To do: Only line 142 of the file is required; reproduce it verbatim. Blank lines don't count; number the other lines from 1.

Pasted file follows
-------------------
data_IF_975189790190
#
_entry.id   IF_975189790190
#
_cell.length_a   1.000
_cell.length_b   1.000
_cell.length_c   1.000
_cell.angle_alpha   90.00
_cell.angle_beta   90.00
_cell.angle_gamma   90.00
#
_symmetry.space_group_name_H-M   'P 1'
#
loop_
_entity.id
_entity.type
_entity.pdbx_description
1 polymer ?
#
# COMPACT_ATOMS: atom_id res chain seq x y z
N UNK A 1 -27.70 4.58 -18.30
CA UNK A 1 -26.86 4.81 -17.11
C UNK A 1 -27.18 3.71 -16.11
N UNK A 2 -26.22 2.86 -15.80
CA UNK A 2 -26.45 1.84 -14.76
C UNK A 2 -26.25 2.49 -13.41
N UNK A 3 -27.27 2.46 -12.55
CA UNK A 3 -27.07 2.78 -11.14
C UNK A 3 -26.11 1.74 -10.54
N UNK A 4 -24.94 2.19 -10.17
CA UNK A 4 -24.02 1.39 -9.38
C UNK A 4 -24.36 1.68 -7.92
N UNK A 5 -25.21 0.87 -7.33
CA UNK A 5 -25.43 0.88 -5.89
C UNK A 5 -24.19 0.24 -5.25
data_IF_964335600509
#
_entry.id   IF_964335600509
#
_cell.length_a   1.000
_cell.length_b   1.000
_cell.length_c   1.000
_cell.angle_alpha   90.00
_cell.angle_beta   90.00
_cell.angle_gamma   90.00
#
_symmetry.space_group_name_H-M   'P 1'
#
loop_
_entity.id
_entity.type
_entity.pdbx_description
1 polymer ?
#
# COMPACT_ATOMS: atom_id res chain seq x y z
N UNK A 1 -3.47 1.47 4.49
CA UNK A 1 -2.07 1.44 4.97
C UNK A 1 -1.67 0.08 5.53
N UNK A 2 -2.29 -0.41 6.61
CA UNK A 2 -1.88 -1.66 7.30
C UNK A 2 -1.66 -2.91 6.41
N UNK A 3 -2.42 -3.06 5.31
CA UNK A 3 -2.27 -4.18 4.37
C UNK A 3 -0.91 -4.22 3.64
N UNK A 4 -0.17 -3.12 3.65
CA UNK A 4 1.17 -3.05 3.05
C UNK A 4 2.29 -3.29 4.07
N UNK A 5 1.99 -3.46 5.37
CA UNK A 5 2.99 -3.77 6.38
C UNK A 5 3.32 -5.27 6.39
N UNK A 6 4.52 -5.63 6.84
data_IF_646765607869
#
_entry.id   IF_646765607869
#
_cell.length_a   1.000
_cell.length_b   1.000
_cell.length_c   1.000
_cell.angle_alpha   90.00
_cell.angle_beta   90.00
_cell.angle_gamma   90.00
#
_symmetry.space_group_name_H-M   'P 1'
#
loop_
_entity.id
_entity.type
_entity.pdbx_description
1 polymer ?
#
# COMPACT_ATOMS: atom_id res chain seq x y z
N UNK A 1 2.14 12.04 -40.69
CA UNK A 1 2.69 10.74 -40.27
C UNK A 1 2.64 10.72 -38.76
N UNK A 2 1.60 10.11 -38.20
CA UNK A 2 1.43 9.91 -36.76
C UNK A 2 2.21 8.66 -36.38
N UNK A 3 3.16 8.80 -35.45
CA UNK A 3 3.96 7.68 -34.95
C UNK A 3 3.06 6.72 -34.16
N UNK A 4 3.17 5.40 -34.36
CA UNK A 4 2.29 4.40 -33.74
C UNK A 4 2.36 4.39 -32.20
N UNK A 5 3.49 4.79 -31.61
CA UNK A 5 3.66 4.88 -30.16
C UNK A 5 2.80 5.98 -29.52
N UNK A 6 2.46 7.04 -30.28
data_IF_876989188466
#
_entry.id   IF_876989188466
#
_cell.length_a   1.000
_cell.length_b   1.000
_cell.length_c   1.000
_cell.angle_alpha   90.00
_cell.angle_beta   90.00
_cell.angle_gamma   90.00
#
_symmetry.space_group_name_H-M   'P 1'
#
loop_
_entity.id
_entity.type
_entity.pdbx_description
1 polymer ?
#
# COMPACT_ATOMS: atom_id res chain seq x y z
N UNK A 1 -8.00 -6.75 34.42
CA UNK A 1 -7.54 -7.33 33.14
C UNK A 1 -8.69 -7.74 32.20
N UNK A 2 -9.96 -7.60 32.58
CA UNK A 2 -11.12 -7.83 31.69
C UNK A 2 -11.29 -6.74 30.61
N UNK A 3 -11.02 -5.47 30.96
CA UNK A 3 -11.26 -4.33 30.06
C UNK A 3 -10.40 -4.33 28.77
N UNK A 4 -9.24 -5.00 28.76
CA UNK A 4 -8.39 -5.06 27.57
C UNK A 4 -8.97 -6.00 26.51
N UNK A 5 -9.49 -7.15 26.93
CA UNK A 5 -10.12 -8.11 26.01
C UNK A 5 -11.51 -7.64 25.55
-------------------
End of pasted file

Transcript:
C UNK A 5 -11.51 -7.64 25.55